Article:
To track current conditions in buildings and guide a life-safety improvement plan for the campus, half the full-time fire prevention positions are responsible for plan review and building audits. One full-time position at the health science center is responsible for reviewing plans, inspecting construction, and issuing occupancy permits, and two individuals provide the majority of plan review, construction review, and occupancy permits at the main Salt Lake City campus. Also on the main campus, the fire marshal is responsible for reviewing architectural drawings and performance-based designs, while the senior fire prevention specialist reviews fire alarm system submittals for compliance with NFPA 72, National Fire Alarm Code®, and sprinkler system designs for compliance with NFPA 13, Installation of Sprinkler Systems. In addition to internal reviews, campus fire sprinkler projects are reviewed by a Utah state fire marshal’s approved review agency.
The university’s design standards actually go beyond the requirements of NFPA 72 and NFPA 13. For example, campus standards require use of Schedule 40 pipe in all research facilities, even though the code may permit thinner Schedule 10 pipe, because these systems are frequently altered as portions of buildings are renovated and Schedule 40 pipe is very durable.
Campus standards also require that all fire alarm systems installed be addressable. While zoned systems may be permitted, the Fire Prevention Program’s campus clients want to pinpoint exactly where an alarm is initiating for a rapid response. And an addressable system allows maintenance and contractor teams to program out single points instead of a full-zoned floor, something important given the constant remodeling of some of the campus buildings. This reduces the need for a fire watch on occupied floors and allows for rapid detection and notification of the building occupants.
One unique aspect of the university’s plan review process is that the design team includes fire prevention staff, who are involved from the initial development of a project, allowing them to make comments on the impact of proposed uses. As the architectural team moves into schematic design, the fire prevention team can review early solutions, again commenting on code compliance and providing alternatives that may reduce project costs. The team reviews drawings at the design development stage and at the final design stage.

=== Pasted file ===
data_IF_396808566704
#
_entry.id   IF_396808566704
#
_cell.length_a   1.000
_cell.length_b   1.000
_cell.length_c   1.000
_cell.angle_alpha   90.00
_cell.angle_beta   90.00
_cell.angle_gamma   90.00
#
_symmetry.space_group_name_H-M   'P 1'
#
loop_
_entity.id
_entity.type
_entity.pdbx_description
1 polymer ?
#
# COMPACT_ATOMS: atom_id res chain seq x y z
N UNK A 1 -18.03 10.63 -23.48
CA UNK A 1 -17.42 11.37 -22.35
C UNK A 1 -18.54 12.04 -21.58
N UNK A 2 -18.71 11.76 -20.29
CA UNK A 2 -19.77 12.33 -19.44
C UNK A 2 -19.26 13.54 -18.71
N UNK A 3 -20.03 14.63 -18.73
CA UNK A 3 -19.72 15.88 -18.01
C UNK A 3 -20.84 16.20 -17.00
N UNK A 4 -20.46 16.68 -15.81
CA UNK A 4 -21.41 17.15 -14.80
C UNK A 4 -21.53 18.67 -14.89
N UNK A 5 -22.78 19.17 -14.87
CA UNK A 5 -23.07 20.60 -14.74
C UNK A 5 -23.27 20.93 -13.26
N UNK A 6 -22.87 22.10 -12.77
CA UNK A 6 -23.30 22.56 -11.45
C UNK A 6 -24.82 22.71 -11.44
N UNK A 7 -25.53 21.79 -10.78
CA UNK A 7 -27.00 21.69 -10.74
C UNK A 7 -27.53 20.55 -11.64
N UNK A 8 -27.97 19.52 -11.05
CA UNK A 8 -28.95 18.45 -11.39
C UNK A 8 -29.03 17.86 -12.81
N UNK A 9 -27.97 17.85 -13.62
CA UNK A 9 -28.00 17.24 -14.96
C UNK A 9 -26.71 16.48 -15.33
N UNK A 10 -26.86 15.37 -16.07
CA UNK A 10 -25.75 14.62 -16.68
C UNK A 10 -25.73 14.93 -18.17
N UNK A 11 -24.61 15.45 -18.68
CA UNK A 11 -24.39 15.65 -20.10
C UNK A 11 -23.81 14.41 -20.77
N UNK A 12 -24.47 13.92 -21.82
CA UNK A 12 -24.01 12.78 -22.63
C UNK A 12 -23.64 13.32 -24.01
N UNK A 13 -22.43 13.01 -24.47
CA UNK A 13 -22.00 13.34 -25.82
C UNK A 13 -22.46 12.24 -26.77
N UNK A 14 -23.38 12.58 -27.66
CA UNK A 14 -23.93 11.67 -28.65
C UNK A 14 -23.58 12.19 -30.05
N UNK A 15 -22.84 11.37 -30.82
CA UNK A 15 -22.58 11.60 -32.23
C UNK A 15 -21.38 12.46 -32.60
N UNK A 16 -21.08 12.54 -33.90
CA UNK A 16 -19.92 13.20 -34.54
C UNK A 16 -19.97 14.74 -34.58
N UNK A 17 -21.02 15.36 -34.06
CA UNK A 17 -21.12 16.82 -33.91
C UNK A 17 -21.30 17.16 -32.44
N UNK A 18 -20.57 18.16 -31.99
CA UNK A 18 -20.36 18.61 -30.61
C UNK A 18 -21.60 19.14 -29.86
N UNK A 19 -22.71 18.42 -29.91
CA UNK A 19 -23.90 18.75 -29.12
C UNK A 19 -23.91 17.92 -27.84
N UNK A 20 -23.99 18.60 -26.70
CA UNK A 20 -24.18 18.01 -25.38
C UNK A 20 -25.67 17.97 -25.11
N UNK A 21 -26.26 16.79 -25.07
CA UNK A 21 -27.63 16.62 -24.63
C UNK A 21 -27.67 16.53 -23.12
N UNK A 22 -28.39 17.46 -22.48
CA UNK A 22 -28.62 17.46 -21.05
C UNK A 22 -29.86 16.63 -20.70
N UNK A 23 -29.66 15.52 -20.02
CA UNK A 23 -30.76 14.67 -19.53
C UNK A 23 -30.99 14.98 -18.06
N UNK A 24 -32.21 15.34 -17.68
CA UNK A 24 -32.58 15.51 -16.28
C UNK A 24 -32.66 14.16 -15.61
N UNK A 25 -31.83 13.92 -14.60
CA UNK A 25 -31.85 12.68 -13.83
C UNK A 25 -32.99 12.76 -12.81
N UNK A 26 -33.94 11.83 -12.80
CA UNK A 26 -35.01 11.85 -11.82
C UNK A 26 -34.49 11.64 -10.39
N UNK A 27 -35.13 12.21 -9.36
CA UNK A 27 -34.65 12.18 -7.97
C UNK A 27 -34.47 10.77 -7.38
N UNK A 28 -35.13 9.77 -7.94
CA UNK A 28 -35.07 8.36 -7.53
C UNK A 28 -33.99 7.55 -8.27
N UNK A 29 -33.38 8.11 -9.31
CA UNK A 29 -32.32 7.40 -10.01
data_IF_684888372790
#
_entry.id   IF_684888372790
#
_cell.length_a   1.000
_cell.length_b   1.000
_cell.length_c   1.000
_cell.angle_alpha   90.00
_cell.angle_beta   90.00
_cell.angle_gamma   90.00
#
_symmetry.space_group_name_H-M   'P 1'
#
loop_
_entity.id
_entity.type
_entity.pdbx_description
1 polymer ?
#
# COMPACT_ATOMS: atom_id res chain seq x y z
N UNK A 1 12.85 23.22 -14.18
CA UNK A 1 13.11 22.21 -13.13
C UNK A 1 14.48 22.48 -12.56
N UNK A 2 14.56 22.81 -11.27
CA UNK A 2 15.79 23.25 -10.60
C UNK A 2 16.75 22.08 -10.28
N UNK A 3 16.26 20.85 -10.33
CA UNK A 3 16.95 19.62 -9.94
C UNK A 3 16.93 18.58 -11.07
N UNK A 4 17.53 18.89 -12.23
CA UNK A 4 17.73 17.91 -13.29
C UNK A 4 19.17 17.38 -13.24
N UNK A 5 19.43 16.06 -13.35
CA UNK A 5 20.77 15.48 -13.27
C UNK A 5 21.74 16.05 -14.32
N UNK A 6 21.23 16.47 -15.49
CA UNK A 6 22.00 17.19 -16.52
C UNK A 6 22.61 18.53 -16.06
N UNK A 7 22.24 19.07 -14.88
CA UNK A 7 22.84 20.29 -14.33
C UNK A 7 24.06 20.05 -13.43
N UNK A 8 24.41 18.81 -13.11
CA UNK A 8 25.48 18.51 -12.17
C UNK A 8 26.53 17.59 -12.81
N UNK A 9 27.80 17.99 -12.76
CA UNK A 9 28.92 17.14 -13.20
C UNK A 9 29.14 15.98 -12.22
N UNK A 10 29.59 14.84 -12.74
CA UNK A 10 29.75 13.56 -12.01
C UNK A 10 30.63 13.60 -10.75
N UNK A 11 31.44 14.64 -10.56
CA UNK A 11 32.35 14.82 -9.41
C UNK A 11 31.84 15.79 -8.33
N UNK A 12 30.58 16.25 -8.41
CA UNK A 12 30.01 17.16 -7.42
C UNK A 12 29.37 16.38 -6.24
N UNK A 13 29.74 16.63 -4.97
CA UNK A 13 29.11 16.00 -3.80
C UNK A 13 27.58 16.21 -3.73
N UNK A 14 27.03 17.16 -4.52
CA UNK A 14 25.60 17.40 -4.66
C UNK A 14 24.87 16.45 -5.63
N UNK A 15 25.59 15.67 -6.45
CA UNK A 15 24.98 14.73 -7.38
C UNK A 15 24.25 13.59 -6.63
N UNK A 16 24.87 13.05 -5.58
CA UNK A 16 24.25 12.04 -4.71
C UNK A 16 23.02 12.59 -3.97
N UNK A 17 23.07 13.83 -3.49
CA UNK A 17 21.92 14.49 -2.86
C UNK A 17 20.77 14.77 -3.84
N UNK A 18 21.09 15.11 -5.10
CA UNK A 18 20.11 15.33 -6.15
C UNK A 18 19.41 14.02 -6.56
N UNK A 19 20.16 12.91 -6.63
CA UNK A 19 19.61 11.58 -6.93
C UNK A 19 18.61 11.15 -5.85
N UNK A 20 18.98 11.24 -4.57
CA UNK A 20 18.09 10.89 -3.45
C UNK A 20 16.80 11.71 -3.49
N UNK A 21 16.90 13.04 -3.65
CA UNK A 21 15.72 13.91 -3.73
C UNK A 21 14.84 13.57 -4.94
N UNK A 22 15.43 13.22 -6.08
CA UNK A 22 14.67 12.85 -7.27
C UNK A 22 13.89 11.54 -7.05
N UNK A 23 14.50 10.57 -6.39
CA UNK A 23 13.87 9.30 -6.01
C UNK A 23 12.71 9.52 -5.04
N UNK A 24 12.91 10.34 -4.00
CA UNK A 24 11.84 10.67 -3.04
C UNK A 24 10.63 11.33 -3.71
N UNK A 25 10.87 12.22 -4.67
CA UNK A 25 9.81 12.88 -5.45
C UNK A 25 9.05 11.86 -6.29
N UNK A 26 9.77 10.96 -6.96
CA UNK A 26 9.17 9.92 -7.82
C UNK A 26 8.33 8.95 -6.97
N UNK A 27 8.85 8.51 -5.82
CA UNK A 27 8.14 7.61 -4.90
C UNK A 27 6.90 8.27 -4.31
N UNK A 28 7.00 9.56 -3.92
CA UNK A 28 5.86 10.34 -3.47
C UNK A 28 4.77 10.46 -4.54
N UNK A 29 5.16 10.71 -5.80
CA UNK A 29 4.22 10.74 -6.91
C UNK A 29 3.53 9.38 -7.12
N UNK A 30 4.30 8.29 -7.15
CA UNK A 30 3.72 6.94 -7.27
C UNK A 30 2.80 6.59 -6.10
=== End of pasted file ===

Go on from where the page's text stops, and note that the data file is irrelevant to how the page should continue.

Historically, design and fire prevention teams have struggled on projects where fire prevention has not been considered in the early stages of design or when changes are made during construction. The university recently closed this loophole, and projects can no longer be bid before the campus fire marshal and building official sign off on the final drawings. No change orders are issued during construction until the fire marshal and building official reviews and signs off on them.
Over the past two to three years, the quantity of performance-based designs has increased significantly, forcing the campus building official and fire marshal to quickly develop a working knowledge of the performance-based design process. In the last year aloe, three projects used a performance-based approach, and even the simplest project has some performance-based design elements.
For example, a performance-based design used in the renovation of the main library allowed the egress system to use a five-story monumental stairway open to the entire building. Smoke modeling determined that, based on expected fuel loads, the stairway would maintain a tenable environment long enough to allow visitors and staff to leave the building. In another campus building, a performance-based approach was used to reduce the need for a complete smoke evacuation system in an atrium. Louvers at the top of the atrium, coupled with horizontal sliding doors and smoke curtains, significantly reduce the air supply in the atrium. The third project used fire modeling to determine that, even though a new practice facility had no side-yard separations, as required by code, a fire in the facility or the building adjacent to it would have no impact on the building not involved in the fire.
Community and campus public relations
The fire prevention office also focuses on promoting fire safety among the on-campus population of students, staff, and researchers. We focus our efforts on building a relationship with all departments on campus and developing a fire prevention program based on the unique hazards represented in their environment.